7 Winter Tips for Horse Health & Safety

horse in snow

Winter is fast approaching around the country. That means below-freezing temperatures, wind, cold rain, and of course snow and ice for many areas across the US. If you’re planning to keep your horses outdoors this winter, it’s important to plan for their health and comfort as cold weather approaches.

Here are some tips to get your horses through the winter, while keeping them safe, healthy, and comfortable.

#1 – Provide the Right Shelter

Horses tolerate cold weather much better than their human counterparts, growing a thick coat that protects them from snow and extreme temperatures. In fact, most horses are healthier when they are left outdoors during the winter. However, it’s still important to provide proper shelter.

According to The Horse magazine, “Cold temperatures alone don’t generally make horses uncomfortable, but wind and moisture can be difficult for them to tolerate, so they must be able to escape the elements. The best solution is a structural shelter that is big enough to allow all of the horses in that field to safely get out of the weather. “

Horse barns or shelters that are enclosed on 3 of 4 sides make ideal shelters for most horses. The enclosed area is protected from wind, driving rain, and snow, while the open side provides plenty of fresh air.

At Newmart Builders, we offer quality horse barns and shelters that provide the protection your horse needs to escape the elements this winter and year-round. In fact our steel buildings are endlessly configurable and attractively designed to provide years of trouble-free service. Plus, unlike traditional barns, our steel pole barns go up quickly at a fraction of the cost of traditional construction.

#2 – Don’t Let Water Freeze

While fresh water is essential at any time of year, it can be particularly challenging to keep horses adequately hydrated during the winter months. Water supplies can freeze, making water undrinkable. When horses are not properly hydrated they are at greater risk of developing impaction colic, a serious condition that results in severe abdominal discomfort.

It’s important to understand that snow or frozen water is not a substitute for fresh water. In order to ensure your horse’s water does not freeze, consider installing heated water tubs or non-freezing automatic watering systems.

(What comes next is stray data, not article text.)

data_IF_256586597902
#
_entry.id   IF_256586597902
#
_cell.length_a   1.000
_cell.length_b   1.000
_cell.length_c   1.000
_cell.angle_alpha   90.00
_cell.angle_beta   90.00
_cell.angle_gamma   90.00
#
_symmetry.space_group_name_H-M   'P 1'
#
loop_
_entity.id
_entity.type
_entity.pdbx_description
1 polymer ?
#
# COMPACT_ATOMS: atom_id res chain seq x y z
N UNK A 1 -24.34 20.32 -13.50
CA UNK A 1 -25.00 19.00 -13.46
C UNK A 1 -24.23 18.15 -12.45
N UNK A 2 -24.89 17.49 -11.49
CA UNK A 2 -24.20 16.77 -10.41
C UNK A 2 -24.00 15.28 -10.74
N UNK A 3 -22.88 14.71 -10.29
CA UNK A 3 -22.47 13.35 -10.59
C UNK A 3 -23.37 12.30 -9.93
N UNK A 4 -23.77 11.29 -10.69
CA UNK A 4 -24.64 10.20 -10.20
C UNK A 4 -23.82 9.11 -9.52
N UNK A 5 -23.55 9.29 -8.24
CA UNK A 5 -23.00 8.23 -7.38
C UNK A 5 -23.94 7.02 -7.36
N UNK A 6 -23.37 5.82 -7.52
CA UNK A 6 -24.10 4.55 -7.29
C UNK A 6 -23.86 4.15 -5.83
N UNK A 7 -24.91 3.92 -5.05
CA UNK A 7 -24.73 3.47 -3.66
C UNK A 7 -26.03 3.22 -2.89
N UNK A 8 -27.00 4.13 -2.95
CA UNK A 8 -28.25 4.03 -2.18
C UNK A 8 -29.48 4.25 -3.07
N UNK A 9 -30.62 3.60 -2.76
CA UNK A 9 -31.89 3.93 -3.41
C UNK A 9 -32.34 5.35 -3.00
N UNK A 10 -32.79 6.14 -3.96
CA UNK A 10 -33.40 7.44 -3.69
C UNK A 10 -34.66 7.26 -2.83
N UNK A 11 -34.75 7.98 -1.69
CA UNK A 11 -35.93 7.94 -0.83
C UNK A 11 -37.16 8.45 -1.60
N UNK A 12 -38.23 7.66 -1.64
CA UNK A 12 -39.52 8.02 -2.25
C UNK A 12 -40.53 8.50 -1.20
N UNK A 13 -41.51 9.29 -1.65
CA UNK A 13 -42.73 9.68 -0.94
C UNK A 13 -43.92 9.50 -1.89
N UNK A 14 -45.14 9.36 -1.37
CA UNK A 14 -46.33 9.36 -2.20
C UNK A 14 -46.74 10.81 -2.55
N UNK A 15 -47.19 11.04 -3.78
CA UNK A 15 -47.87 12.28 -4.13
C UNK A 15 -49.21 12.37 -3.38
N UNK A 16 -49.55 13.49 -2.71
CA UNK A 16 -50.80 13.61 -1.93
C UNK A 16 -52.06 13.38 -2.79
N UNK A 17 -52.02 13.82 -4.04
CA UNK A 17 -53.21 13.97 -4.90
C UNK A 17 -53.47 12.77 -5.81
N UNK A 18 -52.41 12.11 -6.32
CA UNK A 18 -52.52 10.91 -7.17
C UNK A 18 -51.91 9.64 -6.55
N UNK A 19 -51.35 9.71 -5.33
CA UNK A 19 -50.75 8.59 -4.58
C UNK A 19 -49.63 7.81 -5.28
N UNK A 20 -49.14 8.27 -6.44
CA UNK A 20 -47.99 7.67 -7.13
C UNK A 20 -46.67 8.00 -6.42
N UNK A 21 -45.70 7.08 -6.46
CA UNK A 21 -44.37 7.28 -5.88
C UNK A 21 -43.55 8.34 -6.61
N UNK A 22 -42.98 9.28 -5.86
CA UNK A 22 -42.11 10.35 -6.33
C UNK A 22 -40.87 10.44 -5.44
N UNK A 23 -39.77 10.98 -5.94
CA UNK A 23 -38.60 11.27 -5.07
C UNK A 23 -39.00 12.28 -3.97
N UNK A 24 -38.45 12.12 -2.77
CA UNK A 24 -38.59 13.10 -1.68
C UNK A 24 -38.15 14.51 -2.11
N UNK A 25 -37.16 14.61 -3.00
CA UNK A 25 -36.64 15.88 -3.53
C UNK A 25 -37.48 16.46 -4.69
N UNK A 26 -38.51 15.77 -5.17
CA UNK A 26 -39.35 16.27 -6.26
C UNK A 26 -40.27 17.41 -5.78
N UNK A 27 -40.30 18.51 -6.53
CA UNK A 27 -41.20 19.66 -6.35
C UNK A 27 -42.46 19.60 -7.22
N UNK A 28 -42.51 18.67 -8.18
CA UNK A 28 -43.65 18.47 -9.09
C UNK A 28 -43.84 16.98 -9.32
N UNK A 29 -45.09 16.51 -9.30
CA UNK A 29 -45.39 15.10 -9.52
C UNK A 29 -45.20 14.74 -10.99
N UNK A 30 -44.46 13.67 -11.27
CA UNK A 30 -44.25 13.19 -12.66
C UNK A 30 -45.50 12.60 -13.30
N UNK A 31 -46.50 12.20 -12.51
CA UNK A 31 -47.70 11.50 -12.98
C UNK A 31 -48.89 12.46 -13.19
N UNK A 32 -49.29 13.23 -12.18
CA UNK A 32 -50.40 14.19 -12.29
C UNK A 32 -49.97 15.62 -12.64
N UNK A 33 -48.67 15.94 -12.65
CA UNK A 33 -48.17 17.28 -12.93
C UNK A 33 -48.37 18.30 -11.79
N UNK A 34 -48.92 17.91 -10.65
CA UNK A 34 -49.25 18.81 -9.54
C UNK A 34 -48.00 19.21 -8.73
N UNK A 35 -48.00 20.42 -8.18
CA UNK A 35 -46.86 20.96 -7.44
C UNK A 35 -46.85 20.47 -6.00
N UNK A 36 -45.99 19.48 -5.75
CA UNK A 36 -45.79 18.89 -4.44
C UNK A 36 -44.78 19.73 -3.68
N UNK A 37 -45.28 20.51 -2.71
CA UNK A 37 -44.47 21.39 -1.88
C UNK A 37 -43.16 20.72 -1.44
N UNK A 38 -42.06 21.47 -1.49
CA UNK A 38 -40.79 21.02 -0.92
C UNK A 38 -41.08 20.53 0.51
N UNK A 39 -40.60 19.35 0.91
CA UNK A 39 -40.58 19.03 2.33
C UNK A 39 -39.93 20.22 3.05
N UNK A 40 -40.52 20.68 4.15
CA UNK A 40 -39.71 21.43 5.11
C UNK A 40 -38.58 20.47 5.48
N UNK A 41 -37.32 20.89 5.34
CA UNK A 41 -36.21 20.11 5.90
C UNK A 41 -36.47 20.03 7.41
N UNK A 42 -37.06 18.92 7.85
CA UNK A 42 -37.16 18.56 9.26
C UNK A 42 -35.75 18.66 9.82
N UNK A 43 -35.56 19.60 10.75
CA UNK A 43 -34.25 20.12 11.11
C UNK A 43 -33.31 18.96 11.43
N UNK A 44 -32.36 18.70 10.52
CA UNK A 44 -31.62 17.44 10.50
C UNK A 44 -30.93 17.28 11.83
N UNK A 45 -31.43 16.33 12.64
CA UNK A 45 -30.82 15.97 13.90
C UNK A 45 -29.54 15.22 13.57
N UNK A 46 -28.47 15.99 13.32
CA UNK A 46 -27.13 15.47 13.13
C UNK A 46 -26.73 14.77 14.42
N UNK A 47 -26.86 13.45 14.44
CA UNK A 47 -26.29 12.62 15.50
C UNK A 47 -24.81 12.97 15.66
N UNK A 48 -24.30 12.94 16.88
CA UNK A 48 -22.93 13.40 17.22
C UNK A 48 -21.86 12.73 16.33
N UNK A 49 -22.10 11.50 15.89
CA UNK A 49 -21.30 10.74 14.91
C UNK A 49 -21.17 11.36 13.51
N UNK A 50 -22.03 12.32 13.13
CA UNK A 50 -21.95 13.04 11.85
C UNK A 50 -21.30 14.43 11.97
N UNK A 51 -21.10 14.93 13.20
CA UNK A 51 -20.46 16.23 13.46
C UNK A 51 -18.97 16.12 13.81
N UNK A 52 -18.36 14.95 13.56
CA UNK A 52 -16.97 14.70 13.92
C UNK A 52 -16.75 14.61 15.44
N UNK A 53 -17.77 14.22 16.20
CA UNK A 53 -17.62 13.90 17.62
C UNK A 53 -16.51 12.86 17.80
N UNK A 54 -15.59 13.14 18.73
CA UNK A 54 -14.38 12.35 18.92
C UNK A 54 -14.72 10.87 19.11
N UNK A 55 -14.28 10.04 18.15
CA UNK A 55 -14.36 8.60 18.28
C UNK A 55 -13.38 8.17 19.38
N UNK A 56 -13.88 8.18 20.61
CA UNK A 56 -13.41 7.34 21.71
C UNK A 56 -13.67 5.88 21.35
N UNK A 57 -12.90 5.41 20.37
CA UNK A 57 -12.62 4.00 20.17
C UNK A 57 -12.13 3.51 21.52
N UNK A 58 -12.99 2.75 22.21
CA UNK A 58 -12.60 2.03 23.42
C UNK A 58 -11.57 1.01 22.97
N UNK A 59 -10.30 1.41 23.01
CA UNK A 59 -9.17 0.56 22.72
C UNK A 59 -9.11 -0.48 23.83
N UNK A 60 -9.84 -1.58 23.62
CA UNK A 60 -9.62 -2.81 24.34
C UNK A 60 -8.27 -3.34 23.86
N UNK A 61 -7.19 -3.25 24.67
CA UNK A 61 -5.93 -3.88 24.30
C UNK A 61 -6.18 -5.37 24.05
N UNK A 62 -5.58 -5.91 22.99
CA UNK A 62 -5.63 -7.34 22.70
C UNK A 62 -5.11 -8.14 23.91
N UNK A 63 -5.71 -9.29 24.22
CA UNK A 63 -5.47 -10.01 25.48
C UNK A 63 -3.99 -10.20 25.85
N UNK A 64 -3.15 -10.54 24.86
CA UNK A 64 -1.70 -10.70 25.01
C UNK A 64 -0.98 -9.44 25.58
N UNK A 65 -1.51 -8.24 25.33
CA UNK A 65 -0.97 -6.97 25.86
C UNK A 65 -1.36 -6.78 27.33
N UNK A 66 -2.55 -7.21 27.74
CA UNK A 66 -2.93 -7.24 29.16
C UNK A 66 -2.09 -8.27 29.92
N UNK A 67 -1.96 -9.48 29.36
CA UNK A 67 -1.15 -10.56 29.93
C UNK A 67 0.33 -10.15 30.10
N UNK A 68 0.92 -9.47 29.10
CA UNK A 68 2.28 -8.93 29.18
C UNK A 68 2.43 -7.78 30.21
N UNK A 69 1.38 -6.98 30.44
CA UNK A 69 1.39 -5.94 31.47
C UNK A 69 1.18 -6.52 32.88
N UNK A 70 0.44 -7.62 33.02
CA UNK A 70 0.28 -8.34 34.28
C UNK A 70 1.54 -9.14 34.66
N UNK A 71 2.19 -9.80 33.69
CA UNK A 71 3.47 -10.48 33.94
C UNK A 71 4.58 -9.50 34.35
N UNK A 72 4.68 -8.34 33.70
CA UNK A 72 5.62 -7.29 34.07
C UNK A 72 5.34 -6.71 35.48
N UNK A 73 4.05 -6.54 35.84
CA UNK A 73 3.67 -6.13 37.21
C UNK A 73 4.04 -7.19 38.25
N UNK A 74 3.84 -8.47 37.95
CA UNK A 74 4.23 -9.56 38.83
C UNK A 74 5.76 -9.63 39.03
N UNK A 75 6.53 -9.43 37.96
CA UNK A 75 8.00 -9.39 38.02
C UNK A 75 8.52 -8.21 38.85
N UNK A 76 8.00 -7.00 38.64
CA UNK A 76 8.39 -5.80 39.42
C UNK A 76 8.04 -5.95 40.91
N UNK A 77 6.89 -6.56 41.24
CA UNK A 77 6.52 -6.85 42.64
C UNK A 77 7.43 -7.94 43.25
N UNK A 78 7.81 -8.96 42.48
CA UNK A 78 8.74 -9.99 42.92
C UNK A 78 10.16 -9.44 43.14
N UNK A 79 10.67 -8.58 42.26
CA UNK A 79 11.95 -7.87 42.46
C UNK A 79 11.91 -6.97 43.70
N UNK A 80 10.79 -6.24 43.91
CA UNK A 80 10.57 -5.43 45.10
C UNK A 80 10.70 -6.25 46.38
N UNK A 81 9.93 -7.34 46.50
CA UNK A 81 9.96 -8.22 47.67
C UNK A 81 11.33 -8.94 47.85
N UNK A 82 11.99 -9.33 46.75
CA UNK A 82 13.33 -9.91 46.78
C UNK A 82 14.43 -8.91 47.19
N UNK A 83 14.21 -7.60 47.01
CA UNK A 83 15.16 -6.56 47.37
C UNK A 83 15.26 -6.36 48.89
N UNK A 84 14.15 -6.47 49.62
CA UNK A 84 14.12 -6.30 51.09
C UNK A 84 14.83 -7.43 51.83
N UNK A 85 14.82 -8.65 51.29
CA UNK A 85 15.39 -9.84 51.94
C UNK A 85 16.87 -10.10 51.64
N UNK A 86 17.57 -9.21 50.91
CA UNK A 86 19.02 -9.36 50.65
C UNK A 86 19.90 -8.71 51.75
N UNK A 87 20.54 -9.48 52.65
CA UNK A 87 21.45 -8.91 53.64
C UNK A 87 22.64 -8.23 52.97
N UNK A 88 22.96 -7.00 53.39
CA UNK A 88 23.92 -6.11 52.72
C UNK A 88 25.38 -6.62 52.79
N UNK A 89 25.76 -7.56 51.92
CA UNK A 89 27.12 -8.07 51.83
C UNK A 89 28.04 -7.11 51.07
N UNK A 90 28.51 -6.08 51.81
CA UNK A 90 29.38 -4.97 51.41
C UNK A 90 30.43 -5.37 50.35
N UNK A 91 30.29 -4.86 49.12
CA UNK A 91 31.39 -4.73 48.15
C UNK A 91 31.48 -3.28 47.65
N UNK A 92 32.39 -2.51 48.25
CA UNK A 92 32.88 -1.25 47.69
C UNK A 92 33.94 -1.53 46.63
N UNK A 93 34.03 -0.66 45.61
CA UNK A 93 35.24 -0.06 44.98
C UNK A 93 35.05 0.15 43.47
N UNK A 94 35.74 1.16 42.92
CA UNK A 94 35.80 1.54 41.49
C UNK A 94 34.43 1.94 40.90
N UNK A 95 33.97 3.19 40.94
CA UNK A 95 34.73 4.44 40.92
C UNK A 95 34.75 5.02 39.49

#3 – Feed Extra Calories

Horses that are kept outdoors during the winter months burn significantly more calories to stay warm. To avoid weight loss, and keep your horse warmer, feed high-quality hay, especially if you turn your horses out regularly. Hay is an excellent source of calories and its high fiber content actually releases heat during digestion, keeping horses warmer.

Older horses or horses suffering from serious dental disease may not be able to eat enough hay to get the required calories. In these instances, it’s a good idea to offer a senior feed that is easier for them to consume. If you have questions about the proper caloric intake for your horses, always consult your veterinarian.

#4 – Make Sure Your Horse Gets Enough Exercise

Just because it is cold outside, that doesn’t mean your horses don’t need exercise. Just like humans, horses benefit from regular exercise all year-round. If you change your riding schedule throughout the winter months, be sure your horse still gets enough exercise. You can do this by turning out your horse daily in a large pasture or paddock. You might also consider lunging your horse if it is safe to do so.

#5 – Continue Regular Grooming

Even if you aren’t riding your horse during the winter months, regular grooming is still important. In fact grooming is one of the best ways to monitor your horse’s health and strengthen the bond between horse and rider. Grooming should be done daily in order to discover illness, lost shoes, injuries, weight loss, cracked hooves, and more. Catching problems early can reduce suffering and get your horse back on the track to good health much sooner.

#6 – Provide Blankets Only When Needed

While you may take pity on your horse as you watch him in the pasture from your cozy window view, it’s important to know that your horse probably isn’t as cold as you think. In fact, healthy horses, with their natural winter coat intact, don’t require blanketing, as long as they receive adequate nutrition and access to shelter.

However, clipped horses and older horses who aren’t as able to manage their body temperatures do need to be blanketed throughout the winter when they spend a lot of time outdoors. Owners who choose to blanket their horses should start using blankets early in the season, so the horses have time to adapt to wearing them.

#7 – Protect Their Footing

Most horses can walk easily in snow, but ice can be a big problem, resulting in falls and fractured bones. Be sure to regularly check surfaces where your horses walk and add snow melt to minimize slippery conditions.

Horses that are shod and kept in snowy areas may benefit from the application of special pads to prevent snow buildup inside their shoes. This buildup can create uneven footing that leads to injury.

Also be sure to keep driveways and other access areas free of snow and ice so you and your veterinarian always have access to your horses, particularly in emergencies.

As you can see, horses are very well adapted to living outdoors throughout the winter, especially when you take the time to provide for their needs. Of course, getting the essentials right is most important including providing plenty of water, the right nutrition, and proper shelter from the elements.

If you’re looking to upgrade your existing horse shelter or build a new one, now is the time. Newmart Builders offers top-quality, durable steel buildings that can protect your horses this winter. Contact us at 1-800-547-8480 to get started!